Alison Wolf

September 24, 2004

After more than 200 years, The Wealth of Nations still offers insights about university funding and students

I have been re-reading Adam Smith. Not, I'm afraid, in pursuit of a well-furnished mind, but because of the course I am teaching. It seemed time to stop assuming that I remembered what The Wealth of Nations said, and actually check.

One thing I forgot is that Smith is easy to read. As a result, I soon strayed from the core chapters and into interesting byways, including the evils of university endowments.

Smith, like almost every Scot since, was convinced that Scottish education was far superior to English. He had good reason. Scotland had a universal system of parish schools and Smith was strongly in favour of public support for basic education, with the caveat that teachers should not be paid solely from public funds, lest they grow lazy. Scotland also had universities that were, at the time, both more numerous and infinitely superior to England's two ancient institutions.

Many wealthy English families were abandoning Oxford and Cambridge universities. Some serious-minded parents sent their sons north. Others praised the educational benefits of the grand tour.

Smith's view of this deluxe version of the gap year was rather different.

The young left at 17 or 18, and returned aged 21, he observed, "and at that age it is very difficult not to improve a good deal in three or four years".

Universities in Smith's day were teaching institutions. So why did the Scots teach so well and the English so badly? Smith's answer is simple: endowments. At Oxbridge, endowed wealth freed the fellows from any need to be diligent or to keep up to date, and so most of them did not bother. "The richest and best-endowed universities," he argued - correctly for his time - were "the sanctuaries in which exploded systems and obsolete prejudices found shelter and protection."

Today, academics hanker after endowments as a release from dancing to which-ever tune our governmental paymasters choose. Smith was pretty scathing about centralised control, too. But he was quite convinced that a guaranteed salary undermines academics' "diligence". They either do very little work or direct all their energy to non-teaching activities that further their individual reputations and personal interests.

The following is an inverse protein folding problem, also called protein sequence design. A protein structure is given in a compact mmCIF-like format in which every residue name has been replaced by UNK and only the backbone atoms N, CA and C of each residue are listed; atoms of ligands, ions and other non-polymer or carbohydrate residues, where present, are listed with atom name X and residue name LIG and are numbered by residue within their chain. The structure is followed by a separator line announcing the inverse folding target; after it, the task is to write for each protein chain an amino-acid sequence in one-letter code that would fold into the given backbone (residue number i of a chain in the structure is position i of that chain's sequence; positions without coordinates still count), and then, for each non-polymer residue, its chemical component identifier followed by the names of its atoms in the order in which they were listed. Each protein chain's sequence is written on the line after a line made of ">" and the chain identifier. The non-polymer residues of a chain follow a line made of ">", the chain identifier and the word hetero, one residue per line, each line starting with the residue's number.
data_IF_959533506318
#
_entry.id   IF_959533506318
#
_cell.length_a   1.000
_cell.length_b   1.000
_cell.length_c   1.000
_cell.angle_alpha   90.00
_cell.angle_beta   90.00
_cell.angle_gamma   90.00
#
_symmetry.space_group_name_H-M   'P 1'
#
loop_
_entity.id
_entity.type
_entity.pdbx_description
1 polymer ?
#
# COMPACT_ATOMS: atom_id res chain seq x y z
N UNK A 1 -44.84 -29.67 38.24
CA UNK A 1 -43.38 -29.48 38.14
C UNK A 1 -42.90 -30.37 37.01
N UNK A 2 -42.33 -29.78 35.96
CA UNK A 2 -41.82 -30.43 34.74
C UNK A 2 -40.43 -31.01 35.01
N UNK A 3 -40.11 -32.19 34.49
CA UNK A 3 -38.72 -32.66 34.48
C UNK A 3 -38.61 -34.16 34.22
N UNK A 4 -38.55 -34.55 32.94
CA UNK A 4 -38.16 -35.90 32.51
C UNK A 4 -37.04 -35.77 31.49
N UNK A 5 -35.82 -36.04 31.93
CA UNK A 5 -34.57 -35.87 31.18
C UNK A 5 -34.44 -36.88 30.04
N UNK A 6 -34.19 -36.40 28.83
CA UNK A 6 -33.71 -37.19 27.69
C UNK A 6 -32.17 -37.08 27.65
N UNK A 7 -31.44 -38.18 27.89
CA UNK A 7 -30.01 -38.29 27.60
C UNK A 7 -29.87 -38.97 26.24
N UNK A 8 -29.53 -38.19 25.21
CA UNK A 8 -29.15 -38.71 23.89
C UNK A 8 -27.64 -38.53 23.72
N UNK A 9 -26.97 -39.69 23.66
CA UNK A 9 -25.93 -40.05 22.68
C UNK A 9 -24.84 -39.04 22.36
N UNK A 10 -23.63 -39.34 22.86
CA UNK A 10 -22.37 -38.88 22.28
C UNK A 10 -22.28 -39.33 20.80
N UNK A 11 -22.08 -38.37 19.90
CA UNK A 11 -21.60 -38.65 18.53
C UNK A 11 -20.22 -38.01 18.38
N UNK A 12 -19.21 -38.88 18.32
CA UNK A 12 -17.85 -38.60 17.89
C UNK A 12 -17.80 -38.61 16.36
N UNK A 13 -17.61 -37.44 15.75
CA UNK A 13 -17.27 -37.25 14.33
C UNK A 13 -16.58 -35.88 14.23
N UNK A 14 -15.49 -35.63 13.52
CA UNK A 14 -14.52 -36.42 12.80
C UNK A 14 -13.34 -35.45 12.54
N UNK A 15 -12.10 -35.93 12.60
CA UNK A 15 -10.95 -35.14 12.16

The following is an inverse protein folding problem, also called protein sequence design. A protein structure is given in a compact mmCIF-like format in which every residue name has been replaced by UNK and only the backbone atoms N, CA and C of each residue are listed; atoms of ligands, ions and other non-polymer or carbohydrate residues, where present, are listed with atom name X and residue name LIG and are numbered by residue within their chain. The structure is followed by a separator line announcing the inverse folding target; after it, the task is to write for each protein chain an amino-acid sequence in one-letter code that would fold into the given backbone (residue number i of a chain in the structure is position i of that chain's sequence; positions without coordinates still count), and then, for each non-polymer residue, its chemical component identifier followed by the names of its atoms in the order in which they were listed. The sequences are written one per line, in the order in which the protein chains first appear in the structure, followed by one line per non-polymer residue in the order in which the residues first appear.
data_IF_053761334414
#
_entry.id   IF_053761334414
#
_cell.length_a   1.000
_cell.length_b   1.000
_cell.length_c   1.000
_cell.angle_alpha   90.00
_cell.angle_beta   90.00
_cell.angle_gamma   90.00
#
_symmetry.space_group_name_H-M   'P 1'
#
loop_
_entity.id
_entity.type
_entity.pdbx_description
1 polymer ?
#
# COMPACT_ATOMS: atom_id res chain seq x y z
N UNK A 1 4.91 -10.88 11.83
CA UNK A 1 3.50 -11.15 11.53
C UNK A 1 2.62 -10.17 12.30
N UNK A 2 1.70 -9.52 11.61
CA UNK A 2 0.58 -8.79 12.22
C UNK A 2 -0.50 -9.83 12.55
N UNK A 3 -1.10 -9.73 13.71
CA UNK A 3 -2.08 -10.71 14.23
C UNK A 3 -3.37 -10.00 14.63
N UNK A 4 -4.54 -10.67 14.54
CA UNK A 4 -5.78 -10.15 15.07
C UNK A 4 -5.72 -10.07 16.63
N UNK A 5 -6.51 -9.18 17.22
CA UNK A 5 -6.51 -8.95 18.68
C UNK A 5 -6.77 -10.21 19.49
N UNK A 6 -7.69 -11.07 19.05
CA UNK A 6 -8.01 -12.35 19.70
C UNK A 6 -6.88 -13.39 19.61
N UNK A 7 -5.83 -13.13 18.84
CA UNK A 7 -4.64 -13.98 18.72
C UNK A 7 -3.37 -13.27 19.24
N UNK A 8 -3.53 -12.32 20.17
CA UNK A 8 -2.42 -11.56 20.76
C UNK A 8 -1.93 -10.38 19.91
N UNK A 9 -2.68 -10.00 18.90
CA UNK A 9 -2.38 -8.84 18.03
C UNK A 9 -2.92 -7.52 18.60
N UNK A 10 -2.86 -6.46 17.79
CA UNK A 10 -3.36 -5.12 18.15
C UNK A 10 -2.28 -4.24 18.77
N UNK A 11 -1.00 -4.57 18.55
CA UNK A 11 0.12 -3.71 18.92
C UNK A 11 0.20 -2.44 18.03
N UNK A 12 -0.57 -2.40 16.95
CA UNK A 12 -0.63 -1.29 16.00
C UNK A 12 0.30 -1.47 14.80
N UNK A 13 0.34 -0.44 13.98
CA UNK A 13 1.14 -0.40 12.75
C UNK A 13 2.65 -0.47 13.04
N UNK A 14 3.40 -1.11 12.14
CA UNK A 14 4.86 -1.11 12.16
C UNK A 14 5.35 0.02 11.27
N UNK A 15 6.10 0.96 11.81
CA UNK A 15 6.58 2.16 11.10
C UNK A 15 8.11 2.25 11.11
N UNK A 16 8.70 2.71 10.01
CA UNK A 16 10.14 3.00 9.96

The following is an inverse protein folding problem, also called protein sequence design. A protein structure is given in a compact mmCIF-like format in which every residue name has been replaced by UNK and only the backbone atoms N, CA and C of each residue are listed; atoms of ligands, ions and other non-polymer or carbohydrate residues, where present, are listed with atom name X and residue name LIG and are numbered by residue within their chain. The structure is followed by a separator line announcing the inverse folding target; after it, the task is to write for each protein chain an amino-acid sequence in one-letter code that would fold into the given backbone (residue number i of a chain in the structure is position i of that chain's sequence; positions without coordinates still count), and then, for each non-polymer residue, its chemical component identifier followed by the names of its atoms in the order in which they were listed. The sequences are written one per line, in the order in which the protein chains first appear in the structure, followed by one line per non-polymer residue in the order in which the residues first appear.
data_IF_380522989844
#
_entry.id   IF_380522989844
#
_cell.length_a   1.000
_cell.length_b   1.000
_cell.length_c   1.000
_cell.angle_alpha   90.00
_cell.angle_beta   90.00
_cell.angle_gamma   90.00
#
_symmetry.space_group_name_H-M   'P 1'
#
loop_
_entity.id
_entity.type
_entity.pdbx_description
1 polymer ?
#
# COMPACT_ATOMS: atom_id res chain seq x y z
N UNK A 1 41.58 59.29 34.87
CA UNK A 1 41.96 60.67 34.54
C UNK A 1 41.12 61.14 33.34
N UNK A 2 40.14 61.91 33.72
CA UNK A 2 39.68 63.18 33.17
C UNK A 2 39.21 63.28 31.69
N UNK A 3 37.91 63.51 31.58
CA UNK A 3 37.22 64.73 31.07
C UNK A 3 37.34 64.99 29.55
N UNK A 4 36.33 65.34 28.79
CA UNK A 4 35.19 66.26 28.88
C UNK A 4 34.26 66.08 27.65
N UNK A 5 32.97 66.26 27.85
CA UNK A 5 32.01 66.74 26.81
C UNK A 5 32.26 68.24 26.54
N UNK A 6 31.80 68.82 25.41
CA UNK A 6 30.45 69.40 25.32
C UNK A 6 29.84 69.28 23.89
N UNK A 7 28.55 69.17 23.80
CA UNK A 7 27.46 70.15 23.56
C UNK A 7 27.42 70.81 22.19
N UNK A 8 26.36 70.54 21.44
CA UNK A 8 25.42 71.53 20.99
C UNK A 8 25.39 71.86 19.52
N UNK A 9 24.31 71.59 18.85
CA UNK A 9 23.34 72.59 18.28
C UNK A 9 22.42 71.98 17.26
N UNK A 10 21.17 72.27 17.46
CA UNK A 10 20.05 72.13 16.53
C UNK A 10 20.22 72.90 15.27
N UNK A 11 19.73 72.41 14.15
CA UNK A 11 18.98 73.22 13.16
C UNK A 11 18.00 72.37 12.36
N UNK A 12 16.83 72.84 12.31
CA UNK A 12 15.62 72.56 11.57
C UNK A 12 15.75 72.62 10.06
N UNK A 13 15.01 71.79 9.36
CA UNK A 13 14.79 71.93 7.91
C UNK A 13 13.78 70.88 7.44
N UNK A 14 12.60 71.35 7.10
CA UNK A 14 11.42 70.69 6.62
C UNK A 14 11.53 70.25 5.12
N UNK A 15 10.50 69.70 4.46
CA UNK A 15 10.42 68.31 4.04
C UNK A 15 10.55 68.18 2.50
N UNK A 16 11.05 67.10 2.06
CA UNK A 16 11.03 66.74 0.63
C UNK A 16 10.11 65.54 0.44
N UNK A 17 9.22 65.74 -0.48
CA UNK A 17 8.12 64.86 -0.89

Two hundred years on, universities are about research as well as teaching; but Smith's analysis is easy to apply. We know that successful individual careers are made through research and publications, and this affects not just the status but the time given to teaching. Many people teach seriously and well. But suppose end-of-course student feedback, and the number of students we attract individually, had a major influence on salaries and prospects, and research publications did not. Would we really all behave the way we do today? Modern academics will mostly recognise the problems but demur at Smith's solution. He argues that if universities are to be any good at teaching the young, they must depend on students' fees. The consumer must be sovereign.

As a Glasgow university professor, Smith had ample experience of fee-paying students. In his view, "where the masters really perform their duty, there are no examples, I believe, that the greater part of the students ever neglect theirs. No discipline is ever requisite to force attendance upon lectures which are really worth the attending, as is well known wherever such lectures are given".

With students such as this, "consumer sovereignty" is easy to support. But what about today? Virtually every academic I know complains of the instrumental attitude of many students: their desire to do the minimum required to pass examinations and leave with their diploma. I suppose this might change as fees increase. But students in US private universities where I have taught seem similar to those in our nationalised ones.

I think the problem is that, for many modern university students, the content of their degrees is fairly irrelevant. An interesting course is a bonus, but what matters is simply to graduate, preferably with a 2.1. Most see little link between their future careers and the substantive skills and knowledge their degrees supposedly offer. Hence, they and research-driven academics have a common interest in not making courses too demanding or time-consuming.

There are still degrees where mastering the content matters for your future career, and they include some for which graduate salaries have been rising fastest. Nonetheless, universities are stuck with a problem over student and staff incentives. Mountains of teaching- quality inspections will do nothing to help. Among academics, we mostly have to rely on our own sense of duty and peer pressure. But well-understood degree classes do motivate students, and we need to hang on to them.

Alison Wolf is professor of management at King's College London.

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